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Emergency planning and the Churches

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Val Potter was a long-serving County Officer and Director of CTE. While this advice was written in August 2005, it is still relevant today.


The Civil Contingencies Act (2004) requires local authorities to provide a co-ordinated response to disasters and emergencies, acting under the overall authority of the Emergency Services (now called ‘Category 1 Responders’), who are to produce their own Joint Plan. Local authorities are obliged to include voluntary and community groups in their planning. The guidance to accompany the Act refers to the role of the voluntary sector in chapter 14 and the churches and faith communities in sections 5:51-5.53. The guidance states that the faith needs ‘should be borne in mind’ and that it is ‘important to integrate their requirements into general contingency planning as far as possible’.

Many ecumenical county bodies used older Anglican diocesan based Clergy Plans and adapted them to make them more ecumenical and some have included other faiths in their plans. This is now essential. 

Points and questions to consider when making a new county faith community plan

  1. The Plan will need to be integrated into the overall contingency plans in the area.

  2. What is the area the faith community plan will cover? County, unitary authority area, a combination of these? Ask the police headquarters for their ‘Contingency Planning Manager’ who will know the boundaries for the Emergency Services.

  3. All local authorities (Counties and Unitary Authorities) have Emergency Planning Officers (EPOs) who devise and co-ordinate local emergency plans to fit in with the Joint Plans of the Emergency Services. Make contact with the EPOs for the area to seek their support and to say that the faith communities are there to assist them in responding to emergencies

  4. EPOs are obliged to set up ‘Resilience Forums’ to plan and co-ordinate responses to emergencies. There is a Resilience Forum for the voluntary and community sector. Faith communities should have a place on this forum. The Salvation Army can claim a separate place on this because of their distinct practical role with their mobile canteens.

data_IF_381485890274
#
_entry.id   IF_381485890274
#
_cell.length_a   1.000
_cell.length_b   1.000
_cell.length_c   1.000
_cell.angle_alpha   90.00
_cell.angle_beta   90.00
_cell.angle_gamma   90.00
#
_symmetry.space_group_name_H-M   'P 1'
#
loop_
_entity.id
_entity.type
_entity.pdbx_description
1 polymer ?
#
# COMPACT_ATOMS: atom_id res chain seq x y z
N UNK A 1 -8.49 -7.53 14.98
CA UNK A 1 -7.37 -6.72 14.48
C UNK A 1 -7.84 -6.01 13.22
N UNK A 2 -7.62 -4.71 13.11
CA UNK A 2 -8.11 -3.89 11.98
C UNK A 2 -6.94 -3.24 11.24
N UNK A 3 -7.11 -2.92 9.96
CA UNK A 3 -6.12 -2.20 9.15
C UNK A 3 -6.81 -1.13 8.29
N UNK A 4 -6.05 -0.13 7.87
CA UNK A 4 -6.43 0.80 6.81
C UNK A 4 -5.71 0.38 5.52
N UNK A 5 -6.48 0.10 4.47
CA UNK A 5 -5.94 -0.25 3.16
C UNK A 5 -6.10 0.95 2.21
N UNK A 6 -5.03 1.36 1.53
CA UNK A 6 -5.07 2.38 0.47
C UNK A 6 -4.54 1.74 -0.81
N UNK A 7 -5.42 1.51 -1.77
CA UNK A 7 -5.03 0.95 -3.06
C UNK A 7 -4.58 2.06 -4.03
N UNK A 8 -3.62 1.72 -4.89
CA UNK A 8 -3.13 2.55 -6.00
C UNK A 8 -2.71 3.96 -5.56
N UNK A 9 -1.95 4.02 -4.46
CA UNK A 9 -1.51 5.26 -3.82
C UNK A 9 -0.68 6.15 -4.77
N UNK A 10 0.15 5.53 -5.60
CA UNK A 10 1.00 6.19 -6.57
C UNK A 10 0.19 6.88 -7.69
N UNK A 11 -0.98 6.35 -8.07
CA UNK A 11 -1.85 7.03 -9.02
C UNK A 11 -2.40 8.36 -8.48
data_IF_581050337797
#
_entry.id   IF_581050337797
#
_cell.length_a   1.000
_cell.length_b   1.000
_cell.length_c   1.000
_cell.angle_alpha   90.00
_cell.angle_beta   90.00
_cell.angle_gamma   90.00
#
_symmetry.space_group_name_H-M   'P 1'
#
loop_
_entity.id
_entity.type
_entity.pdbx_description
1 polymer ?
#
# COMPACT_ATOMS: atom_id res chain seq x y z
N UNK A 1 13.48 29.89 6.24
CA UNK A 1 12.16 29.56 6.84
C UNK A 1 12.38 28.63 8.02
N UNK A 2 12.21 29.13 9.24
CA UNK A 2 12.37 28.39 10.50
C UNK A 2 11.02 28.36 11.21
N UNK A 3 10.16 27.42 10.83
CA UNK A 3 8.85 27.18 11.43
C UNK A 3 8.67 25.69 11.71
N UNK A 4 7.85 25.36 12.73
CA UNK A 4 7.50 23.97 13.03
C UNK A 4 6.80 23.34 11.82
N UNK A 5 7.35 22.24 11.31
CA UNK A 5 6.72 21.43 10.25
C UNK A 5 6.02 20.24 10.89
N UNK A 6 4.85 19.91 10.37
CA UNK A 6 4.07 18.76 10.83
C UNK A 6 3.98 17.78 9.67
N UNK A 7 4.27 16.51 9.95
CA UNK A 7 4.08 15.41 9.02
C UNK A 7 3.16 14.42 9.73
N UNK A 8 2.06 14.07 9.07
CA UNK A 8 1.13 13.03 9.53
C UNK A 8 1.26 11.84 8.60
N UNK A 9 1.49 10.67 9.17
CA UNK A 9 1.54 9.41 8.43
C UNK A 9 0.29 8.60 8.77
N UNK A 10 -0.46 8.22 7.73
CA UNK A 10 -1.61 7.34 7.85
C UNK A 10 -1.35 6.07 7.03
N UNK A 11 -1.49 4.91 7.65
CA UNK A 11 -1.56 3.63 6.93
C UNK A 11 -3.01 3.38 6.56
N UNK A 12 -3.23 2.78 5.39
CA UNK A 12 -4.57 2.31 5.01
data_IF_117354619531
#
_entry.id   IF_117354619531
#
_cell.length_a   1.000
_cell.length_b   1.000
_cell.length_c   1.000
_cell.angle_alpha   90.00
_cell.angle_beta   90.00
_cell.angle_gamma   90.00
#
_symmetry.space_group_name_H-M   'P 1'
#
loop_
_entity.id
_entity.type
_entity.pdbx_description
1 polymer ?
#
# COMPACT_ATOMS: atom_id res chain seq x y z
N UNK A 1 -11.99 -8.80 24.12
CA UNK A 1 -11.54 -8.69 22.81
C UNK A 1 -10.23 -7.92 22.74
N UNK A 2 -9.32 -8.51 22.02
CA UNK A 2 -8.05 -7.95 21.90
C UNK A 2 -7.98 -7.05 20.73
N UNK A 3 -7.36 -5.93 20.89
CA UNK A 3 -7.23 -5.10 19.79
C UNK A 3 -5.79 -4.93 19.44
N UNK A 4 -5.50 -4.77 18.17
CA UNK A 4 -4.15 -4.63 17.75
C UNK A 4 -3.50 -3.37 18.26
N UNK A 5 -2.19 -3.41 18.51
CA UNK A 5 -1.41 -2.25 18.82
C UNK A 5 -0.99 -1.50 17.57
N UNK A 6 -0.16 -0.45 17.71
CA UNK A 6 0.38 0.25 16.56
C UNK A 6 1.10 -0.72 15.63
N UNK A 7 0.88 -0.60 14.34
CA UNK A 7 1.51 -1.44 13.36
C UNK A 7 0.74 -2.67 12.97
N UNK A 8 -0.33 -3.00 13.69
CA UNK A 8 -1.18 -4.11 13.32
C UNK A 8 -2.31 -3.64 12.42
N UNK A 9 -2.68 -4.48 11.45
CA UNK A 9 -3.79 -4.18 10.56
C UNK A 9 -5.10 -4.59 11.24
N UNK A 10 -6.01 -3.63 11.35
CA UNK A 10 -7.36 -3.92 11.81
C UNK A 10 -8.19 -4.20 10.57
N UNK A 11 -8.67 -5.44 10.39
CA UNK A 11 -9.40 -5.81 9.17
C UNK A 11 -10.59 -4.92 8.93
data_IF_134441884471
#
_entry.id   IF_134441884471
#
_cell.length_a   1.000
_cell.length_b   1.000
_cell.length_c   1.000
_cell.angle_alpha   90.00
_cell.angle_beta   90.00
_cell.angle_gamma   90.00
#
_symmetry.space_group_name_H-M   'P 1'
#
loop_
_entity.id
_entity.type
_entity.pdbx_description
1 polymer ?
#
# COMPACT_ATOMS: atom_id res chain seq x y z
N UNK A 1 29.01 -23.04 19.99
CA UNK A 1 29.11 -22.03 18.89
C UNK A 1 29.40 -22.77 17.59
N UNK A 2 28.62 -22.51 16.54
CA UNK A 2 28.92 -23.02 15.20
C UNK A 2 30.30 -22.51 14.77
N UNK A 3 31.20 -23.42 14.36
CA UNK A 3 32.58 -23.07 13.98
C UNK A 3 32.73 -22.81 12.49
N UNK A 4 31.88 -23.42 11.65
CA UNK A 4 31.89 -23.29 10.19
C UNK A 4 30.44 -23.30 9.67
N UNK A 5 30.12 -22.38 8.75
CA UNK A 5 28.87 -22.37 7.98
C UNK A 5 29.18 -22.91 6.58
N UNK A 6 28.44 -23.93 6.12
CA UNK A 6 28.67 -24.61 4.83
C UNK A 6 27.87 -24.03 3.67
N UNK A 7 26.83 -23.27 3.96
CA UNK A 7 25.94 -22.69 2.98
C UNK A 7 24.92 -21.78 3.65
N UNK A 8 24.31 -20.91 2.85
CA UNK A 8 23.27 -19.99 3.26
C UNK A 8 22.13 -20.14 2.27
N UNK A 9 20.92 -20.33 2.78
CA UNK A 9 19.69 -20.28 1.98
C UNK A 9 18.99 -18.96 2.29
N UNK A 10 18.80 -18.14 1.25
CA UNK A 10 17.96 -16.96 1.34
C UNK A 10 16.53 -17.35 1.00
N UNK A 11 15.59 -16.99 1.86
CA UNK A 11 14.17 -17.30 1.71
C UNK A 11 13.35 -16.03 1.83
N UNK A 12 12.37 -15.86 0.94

5. Each hospital has an emergency plan, so it would be helpful to consult with the chaplains.

  6. Each airport will have an emergency plan too and their chaplains should have been involved in planning and/or exercises, so will be useful in overall planning.

  7. Most plans consist of a ‘telephone tree’ to inform local teams of clergy. How will your plan be triggered? Joint emergency planners will be happy to telephone a designate at the top of your telephone tree. In the older Anglican diocesan plans these were usually Archdeacons, but one suggestion is that it may be better to choose a place which is open 24 hrs, such as a YMCA hostel or a religious community.

  8. Who is going on site? The new Act restricts who can go on site. These will need to be people with identification. In most large scale emergencies casualties are quickly moved away from the site so there will be a greater need for pastoral support away from the immediate area.

  9. Other faith communities should be involved and included in the teams. There are national guidelines for the requirements of the major world faiths regarding giving food, medical treatment and the treatment of bodies.

  10. Churches may wish to offer church halls as rest centres, but if so, then the authority for what happens there is taken by the Local Authority, or someone designated by them to take charge there.

  11. For people who are going on site, there are training implications. Who is going to provide this? Can it be delivered locally? Will it be ongoing? Easingwold Police College hold two-day courses suitable for clergy.



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